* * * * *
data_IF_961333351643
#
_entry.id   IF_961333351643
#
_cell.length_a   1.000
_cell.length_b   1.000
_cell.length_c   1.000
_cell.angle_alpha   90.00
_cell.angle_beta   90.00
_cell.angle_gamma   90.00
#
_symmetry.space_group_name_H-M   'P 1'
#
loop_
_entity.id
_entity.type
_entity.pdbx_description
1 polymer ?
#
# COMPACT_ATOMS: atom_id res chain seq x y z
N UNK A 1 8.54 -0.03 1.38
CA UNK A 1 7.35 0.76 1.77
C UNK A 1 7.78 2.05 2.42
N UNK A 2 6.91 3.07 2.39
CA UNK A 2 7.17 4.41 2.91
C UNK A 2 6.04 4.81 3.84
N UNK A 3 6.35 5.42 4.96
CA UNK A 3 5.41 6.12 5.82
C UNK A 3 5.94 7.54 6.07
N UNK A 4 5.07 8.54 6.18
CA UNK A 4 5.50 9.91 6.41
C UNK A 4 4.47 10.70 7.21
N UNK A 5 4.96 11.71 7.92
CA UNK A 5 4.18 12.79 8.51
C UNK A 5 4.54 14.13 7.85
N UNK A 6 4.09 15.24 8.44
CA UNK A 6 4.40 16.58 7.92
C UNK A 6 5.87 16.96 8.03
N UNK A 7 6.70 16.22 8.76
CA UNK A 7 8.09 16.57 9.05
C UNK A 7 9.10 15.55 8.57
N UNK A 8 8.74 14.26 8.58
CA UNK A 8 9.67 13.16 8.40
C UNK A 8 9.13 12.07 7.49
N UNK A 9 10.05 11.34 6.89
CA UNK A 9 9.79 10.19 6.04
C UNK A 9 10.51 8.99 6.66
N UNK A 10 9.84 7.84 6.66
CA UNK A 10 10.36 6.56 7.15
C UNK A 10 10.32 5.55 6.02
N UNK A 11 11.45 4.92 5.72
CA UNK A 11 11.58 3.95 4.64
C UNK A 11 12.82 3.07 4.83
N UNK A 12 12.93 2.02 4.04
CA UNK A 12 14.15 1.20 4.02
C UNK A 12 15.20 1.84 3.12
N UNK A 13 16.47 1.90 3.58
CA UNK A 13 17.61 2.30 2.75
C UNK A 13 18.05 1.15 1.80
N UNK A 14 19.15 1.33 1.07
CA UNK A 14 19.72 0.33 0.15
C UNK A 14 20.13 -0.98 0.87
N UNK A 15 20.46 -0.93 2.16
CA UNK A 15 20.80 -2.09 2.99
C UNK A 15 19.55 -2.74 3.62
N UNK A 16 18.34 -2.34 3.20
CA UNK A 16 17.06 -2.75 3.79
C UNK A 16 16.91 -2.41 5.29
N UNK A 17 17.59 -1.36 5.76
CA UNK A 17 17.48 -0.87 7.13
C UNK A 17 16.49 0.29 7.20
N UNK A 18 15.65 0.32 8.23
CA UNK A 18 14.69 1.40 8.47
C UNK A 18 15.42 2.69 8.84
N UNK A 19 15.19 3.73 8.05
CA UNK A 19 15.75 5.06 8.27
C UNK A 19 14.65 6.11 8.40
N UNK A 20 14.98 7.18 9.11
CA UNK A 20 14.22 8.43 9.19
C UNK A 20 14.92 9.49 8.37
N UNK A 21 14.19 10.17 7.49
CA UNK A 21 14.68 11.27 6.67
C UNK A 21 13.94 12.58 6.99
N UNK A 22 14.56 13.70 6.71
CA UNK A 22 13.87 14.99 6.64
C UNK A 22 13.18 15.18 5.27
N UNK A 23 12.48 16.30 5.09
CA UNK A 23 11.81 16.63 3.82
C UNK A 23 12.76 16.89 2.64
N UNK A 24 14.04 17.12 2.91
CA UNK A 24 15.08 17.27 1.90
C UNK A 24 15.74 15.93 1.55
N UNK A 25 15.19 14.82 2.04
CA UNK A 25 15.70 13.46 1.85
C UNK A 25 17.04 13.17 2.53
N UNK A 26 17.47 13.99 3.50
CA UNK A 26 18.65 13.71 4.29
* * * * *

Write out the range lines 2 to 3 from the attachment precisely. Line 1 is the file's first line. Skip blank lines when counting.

#
_entry.id   IF_961333351643